Opinion Column

System fails victims of 'honour killings'


Three teenaged sisters and a woman were found dead inside a car submerged in the Rideau Canal in Kingston, Ontario on June 30, 2009. At first it was believed to be a tragic accident, but the investigation revealed a more sinister story.

The deceased girls' father and woman's husband is Mohammad Shafia, a 59-year-old immigrant from Afghanistan. He, along with his wife and eldest son, are now on trial for the murder of their four family members.

It's believed these were honour killings. In other words, they were murdered because they behaved in a "dishonourable" way - by acting like normal Canadian teenaged girls. All the Shafia girls wanted was to have the same freedoms as their peers.

Honour killings are not unheard of in Canada. Twelve have been reported since 2002.

The Shafia case could bring that number to 16. In some cultures honour killings are a condoned practice, with murders being punished lightly or not at all.

Honour killings and other forms of cultural violence have always been an uncomfortable issue among feminists and women's advocacy groups because these issues put them at odds with support for multiculturalism and support for women's equality. The two are of course not mutually exclusive, but it forces people to acknowledge there is a cultural element to this type of violence against women.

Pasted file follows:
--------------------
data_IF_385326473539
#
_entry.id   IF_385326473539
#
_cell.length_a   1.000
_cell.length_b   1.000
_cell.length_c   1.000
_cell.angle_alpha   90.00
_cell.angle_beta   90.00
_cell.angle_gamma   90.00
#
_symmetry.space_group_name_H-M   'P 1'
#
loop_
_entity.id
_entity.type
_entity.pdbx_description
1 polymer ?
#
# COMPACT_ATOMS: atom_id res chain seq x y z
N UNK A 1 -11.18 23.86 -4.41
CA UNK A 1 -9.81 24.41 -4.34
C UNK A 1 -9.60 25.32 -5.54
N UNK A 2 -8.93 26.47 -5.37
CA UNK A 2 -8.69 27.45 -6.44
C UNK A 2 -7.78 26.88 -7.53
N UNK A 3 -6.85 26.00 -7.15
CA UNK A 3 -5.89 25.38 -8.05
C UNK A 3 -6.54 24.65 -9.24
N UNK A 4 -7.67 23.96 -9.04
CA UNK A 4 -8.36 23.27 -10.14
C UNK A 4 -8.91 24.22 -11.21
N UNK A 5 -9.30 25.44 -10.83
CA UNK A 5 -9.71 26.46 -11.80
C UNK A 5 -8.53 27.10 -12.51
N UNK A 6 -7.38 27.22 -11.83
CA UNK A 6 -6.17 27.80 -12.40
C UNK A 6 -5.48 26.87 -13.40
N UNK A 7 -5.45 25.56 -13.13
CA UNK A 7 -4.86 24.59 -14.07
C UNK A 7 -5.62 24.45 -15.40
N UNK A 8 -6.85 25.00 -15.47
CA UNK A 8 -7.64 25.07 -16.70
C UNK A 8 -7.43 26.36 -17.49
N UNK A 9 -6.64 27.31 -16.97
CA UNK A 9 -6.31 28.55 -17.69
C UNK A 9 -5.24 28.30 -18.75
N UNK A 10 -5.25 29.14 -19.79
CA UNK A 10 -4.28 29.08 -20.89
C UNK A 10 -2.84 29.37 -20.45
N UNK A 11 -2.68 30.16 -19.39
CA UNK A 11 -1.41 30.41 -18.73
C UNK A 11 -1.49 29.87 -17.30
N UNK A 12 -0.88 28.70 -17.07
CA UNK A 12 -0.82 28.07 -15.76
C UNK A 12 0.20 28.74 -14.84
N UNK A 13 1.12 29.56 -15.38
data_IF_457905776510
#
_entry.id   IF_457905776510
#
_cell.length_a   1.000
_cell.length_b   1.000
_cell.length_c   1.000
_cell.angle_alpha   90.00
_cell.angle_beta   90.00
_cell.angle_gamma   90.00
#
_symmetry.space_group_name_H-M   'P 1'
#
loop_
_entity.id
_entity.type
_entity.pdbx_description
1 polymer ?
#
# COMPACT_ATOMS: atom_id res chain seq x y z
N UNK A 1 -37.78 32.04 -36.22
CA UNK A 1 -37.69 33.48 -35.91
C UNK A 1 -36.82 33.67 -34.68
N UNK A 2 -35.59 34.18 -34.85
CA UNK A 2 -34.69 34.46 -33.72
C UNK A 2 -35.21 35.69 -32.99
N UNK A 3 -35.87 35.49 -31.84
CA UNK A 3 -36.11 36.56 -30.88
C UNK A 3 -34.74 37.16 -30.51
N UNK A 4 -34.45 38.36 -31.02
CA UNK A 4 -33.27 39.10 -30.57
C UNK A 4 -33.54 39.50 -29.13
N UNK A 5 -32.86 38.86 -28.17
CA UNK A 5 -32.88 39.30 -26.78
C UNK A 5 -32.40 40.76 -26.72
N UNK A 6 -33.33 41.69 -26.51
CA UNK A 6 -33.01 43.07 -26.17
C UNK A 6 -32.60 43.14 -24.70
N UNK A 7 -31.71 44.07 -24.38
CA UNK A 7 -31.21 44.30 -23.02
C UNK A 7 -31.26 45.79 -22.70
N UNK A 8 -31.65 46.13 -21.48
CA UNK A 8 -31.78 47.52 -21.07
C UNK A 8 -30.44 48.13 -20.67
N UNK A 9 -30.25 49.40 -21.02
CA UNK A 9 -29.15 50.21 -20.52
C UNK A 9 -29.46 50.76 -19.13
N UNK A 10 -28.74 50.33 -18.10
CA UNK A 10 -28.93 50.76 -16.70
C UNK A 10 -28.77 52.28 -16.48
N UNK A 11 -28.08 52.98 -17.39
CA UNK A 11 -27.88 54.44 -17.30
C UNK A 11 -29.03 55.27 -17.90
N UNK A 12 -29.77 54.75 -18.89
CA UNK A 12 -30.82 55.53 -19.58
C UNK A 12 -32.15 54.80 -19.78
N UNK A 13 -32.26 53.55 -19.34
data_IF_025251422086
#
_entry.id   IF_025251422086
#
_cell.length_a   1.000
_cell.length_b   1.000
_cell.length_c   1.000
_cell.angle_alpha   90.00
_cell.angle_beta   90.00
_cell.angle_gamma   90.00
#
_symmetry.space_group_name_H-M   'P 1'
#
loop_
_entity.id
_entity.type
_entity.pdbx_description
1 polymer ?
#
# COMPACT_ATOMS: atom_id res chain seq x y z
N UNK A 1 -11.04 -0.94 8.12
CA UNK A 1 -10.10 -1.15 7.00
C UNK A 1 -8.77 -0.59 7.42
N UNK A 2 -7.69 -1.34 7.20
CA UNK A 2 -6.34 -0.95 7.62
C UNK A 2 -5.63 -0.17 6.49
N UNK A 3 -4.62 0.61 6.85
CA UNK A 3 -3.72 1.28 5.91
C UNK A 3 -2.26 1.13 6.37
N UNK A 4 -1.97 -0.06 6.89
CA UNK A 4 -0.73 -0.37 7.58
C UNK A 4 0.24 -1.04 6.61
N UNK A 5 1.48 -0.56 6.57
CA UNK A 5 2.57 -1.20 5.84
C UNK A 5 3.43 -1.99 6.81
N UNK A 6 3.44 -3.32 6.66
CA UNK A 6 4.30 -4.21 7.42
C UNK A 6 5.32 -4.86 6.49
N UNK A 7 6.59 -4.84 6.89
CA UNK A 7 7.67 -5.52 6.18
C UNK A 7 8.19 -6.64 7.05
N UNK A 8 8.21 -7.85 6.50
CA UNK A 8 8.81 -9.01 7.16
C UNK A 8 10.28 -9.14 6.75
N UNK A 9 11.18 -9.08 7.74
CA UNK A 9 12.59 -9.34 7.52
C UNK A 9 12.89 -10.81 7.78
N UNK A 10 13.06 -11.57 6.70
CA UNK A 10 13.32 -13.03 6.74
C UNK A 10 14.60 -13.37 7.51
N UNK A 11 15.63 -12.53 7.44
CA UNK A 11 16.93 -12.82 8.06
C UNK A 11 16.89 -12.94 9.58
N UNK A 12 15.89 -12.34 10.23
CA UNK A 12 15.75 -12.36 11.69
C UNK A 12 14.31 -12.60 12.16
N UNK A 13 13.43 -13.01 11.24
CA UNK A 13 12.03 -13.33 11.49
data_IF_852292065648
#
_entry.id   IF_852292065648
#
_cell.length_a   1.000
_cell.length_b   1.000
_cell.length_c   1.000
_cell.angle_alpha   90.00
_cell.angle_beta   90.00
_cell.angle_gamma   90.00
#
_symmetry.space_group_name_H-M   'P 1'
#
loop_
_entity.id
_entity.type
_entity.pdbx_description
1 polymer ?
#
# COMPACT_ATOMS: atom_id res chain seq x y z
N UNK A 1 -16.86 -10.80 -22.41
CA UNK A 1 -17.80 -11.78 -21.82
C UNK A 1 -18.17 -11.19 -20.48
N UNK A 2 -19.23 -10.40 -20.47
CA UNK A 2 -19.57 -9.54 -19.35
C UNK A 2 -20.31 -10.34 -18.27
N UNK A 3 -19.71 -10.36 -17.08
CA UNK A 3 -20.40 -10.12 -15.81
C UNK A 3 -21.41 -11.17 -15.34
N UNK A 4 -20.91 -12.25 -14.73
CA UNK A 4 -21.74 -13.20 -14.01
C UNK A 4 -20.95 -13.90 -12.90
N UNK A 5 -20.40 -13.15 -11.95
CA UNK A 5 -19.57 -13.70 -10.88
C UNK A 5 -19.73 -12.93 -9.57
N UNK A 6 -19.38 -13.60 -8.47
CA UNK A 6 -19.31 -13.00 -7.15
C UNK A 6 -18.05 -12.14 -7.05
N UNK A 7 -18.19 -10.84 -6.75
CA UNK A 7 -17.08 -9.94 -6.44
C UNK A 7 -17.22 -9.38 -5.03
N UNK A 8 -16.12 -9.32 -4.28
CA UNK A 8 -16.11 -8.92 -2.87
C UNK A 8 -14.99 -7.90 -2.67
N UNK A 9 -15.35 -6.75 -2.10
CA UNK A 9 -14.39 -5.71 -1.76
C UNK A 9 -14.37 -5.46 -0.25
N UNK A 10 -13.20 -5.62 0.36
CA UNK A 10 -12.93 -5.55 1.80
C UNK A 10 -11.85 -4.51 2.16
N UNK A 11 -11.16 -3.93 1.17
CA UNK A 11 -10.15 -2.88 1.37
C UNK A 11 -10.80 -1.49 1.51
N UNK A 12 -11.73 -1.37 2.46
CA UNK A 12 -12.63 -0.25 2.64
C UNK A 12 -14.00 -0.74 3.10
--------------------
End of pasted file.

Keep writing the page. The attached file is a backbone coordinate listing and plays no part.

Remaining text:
This perhaps explains why women's advocacy groups are often strangely silent when it comes to cases of honour killings, or why they would prefer to use language like "domestic violence" to describe them. They are scared of being called racists for acknowledging that culture played a part in murder.

Honour killings are not just cases of domestic violence.

The system that protects children failed the Shafia girls. They had reportedly spoken with social workers about their oppressive and frightening situation at home.

The same was true for Aqsa Parvez, the 16-year-old Mississauga, Ontario girl murdered by her father and brother in a 2007 honour killing. Parvez had desperately reached out to her teachers and anyone else who would listen for help.

Our system protects minors from abuse at home, but what about this kind of abuse?

The system cannot handle abuse that stems from a cultural background, and young women are falling through the cracks where they end up as tragic headlines.

We need to face the facts and invest in programs to protect young women at risk of this sort of violence.